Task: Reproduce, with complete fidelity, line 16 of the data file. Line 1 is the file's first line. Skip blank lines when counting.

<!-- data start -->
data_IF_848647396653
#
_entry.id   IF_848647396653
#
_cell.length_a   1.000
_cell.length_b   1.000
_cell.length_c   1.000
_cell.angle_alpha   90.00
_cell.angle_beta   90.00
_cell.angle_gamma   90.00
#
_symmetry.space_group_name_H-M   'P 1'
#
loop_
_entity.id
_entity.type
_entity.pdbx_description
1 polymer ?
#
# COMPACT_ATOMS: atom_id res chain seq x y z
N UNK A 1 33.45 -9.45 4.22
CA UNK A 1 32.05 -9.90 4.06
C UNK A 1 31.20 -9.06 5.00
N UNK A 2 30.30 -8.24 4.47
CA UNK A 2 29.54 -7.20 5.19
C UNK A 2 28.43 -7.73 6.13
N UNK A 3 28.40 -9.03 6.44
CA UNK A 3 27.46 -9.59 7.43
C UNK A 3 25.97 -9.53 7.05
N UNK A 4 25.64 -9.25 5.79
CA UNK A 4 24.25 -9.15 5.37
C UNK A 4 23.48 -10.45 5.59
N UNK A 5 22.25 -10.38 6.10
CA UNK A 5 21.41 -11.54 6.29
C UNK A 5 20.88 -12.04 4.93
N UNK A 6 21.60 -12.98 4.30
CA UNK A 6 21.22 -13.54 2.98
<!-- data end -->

_entity.type